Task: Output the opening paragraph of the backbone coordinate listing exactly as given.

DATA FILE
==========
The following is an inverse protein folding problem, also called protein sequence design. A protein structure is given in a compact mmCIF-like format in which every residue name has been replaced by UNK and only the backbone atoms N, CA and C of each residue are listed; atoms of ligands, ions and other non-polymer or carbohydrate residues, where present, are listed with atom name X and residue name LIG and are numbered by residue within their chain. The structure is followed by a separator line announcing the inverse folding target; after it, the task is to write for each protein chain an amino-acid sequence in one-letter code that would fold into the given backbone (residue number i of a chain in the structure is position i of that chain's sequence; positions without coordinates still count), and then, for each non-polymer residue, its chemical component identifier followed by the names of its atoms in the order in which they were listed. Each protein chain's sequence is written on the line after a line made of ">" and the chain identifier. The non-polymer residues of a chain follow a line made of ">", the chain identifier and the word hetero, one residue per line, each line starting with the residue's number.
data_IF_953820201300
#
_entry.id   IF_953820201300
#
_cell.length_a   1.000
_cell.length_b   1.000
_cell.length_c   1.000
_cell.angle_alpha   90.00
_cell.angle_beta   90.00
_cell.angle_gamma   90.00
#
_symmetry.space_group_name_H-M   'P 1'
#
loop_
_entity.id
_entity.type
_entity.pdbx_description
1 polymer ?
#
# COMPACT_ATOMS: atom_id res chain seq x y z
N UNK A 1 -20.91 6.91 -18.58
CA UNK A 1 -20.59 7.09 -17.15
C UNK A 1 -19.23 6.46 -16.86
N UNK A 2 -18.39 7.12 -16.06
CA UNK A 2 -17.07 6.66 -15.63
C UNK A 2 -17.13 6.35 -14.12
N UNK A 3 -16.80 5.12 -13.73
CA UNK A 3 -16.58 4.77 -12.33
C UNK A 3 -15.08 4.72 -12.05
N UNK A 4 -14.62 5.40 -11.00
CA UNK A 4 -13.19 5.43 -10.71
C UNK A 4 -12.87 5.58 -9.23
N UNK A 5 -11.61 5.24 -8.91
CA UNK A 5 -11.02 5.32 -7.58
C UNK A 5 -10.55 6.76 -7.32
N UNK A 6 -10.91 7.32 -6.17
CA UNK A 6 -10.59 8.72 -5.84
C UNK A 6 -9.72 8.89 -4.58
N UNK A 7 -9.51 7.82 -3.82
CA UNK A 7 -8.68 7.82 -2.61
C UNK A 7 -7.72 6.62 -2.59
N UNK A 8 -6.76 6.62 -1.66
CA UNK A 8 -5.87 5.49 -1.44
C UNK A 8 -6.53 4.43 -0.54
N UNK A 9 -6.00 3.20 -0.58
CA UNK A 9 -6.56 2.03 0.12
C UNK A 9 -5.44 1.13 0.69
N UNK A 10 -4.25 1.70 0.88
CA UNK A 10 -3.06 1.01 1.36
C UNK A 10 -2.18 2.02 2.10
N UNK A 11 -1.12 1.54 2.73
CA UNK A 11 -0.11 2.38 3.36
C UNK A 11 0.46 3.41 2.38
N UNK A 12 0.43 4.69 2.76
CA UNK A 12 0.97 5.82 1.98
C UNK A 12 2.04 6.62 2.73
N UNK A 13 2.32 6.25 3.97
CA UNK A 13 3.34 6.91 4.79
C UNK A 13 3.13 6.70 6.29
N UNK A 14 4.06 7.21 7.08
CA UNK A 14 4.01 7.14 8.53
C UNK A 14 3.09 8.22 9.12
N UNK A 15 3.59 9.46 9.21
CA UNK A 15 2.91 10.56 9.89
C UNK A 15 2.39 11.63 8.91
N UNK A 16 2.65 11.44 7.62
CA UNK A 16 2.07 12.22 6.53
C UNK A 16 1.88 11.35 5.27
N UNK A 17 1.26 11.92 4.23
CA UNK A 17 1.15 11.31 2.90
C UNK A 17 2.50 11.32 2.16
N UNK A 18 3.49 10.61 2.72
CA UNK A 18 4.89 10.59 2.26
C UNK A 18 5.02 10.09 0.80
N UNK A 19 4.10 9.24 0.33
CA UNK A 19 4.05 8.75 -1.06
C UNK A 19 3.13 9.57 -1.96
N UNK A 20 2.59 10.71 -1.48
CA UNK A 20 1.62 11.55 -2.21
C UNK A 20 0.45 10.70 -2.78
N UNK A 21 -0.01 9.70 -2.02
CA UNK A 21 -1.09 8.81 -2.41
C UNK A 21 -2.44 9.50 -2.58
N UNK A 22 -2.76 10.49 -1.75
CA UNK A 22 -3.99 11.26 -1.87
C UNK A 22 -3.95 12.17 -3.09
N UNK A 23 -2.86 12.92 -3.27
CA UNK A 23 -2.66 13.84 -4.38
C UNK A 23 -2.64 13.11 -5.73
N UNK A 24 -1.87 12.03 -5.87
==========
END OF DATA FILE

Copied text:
The following is an inverse protein folding problem, also called protein sequence design. A protein structure is given in a compact mmCIF-like format in which every residue name has been replaced by UNK and only the backbone atoms N, CA and C of each residue are listed; atoms of ligands, ions and other non-polymer or carbohydrate residues, where present, are listed with atom name X and residue name LIG and are numbered by residue within their chain. The structure is followed by a separator line announcing the inverse folding target; after it, the task is to write for each protein chain an amino-acid sequence in one-letter code that would fold into the given backbone (residue number i of a chain in the structure is position i of that chain's sequence; positions without coordinates still count), and then, for each non-polymer residue, its chemical component identifier followed by the names of its atoms in the order in which they were listed. Each protein chain's sequence is written on the line after a line made of ">" and the chain identifier. The non-polymer residues of a chain follow a line made of ">", the chain identifier and the word hetero, one residue per line, each line starting with the residue's number.